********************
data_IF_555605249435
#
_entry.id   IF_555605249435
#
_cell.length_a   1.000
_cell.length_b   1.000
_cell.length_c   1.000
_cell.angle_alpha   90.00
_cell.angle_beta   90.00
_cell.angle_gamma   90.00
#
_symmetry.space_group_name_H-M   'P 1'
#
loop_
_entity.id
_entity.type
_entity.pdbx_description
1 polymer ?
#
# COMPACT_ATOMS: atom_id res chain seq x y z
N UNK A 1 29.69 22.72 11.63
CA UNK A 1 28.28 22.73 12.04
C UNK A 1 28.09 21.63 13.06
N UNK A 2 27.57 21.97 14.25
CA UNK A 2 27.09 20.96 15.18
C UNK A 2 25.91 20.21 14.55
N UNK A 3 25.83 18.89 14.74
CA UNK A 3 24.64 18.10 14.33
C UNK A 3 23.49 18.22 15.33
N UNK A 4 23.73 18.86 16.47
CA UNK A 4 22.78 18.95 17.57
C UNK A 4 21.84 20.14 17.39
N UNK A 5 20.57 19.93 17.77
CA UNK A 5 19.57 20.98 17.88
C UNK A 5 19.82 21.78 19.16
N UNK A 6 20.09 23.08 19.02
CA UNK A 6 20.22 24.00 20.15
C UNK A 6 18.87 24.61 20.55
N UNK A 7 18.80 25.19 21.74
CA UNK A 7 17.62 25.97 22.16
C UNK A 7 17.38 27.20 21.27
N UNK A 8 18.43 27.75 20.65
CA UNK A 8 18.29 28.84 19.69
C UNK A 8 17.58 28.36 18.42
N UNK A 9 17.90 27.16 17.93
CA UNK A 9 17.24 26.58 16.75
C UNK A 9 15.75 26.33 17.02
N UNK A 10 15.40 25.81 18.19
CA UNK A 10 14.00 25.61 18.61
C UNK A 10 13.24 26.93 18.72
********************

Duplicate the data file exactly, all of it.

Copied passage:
data_IF_555605249435
#
_entry.id   IF_555605249435
#
_cell.length_a   1.000
_cell.length_b   1.000
_cell.length_c   1.000
_cell.angle_alpha   90.00
_cell.angle_beta   90.00
_cell.angle_gamma   90.00
#
_symmetry.space_group_name_H-M   'P 1'
#
loop_
_entity.id
_entity.type
_entity.pdbx_description
1 polymer ?
#
# COMPACT_ATOMS: atom_id res chain seq x y z
N UNK A 1 29.69 22.72 11.63
CA UNK A 1 28.28 22.73 12.04
C UNK A 1 28.09 21.63 13.06
N UNK A 2 27.57 21.97 14.25
CA UNK A 2 27.09 20.96 15.18
C UNK A 2 25.91 20.21 14.55
N UNK A 3 25.83 18.89 14.74
CA UNK A 3 24.64 18.10 14.33
C UNK A 3 23.49 18.22 15.33
N UNK A 4 23.73 18.86 16.47
CA UNK A 4 22.78 18.95 17.57
C UNK A 4 21.84 20.14 17.39
N UNK A 5 20.57 19.93 17.77
CA UNK A 5 19.57 20.98 17.88
C UNK A 5 19.82 21.78 19.16
N UNK A 6 20.09 23.08 19.02
CA UNK A 6 20.22 24.00 20.15
C UNK A 6 18.87 24.61 20.55
N UNK A 7 18.80 25.19 21.74
CA UNK A 7 17.62 25.97 22.16
C UNK A 7 17.38 27.20 21.27
N UNK A 8 18.43 27.75 20.65
CA UNK A 8 18.29 28.84 19.69
C UNK A 8 17.58 28.36 18.42
N UNK A 9 17.90 27.16 17.93
CA UNK A 9 17.24 26.58 16.75
C UNK A 9 15.75 26.33 17.02
N UNK A 10 15.40 25.81 18.19
CA UNK A 10 14.00 25.61 18.61
C UNK A 10 13.24 26.93 18.72